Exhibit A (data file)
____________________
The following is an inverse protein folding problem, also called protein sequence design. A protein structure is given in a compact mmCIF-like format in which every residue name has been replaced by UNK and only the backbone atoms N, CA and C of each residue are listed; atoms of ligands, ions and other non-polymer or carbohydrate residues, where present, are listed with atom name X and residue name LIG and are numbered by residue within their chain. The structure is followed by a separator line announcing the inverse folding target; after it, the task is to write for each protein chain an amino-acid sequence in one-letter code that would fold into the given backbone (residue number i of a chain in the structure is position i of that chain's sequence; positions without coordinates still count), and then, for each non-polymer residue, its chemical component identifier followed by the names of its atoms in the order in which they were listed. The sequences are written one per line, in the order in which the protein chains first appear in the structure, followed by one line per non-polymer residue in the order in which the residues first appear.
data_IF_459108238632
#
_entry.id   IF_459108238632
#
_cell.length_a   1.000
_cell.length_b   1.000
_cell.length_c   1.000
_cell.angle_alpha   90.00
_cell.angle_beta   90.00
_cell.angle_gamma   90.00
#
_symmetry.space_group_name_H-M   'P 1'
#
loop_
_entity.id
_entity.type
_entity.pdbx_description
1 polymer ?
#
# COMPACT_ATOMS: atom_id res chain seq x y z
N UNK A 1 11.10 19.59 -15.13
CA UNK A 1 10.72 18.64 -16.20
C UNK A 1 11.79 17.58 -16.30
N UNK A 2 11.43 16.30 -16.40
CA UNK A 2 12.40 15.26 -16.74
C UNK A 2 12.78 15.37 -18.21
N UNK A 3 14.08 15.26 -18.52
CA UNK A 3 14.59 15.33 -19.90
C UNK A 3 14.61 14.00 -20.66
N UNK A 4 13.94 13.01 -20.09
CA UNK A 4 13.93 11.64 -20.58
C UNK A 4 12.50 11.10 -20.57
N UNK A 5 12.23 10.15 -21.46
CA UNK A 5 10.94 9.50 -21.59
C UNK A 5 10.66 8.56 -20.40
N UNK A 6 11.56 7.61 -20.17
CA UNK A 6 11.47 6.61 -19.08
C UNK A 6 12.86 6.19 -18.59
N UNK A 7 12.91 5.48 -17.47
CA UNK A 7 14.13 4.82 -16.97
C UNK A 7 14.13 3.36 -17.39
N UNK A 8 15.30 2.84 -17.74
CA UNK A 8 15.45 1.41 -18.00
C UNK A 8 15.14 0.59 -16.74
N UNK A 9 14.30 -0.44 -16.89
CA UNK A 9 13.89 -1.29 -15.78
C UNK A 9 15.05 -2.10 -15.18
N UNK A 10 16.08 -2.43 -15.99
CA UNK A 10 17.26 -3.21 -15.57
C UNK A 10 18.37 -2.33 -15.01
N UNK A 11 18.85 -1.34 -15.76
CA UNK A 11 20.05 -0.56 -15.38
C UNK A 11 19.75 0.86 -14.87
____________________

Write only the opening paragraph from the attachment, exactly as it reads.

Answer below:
The following is an inverse protein folding problem, also called protein sequence design. A protein structure is given in a compact mmCIF-like format in which every residue name has been replaced by UNK and only the backbone atoms N, CA and C of each residue are listed; atoms of ligands, ions and other non-polymer or carbohydrate residues, where present, are listed with atom name X and residue name LIG and are numbered by residue within their chain. The structure is followed by a separator line announcing the inverse folding target; after it, the task is to write for each protein chain an amino-acid sequence in one-letter code that would fold into the given backbone (residue number i of a chain in the structure is position i of that chain's sequence; positions without coordinates still count), and then, for each non-polymer residue, its chemical component identifier followed by the names of its atoms in the order in which they were listed. The sequences are written one per line, in the order in which the protein chains first appear in the structure, followed by one line per non-polymer residue in the order in which the residues first appear.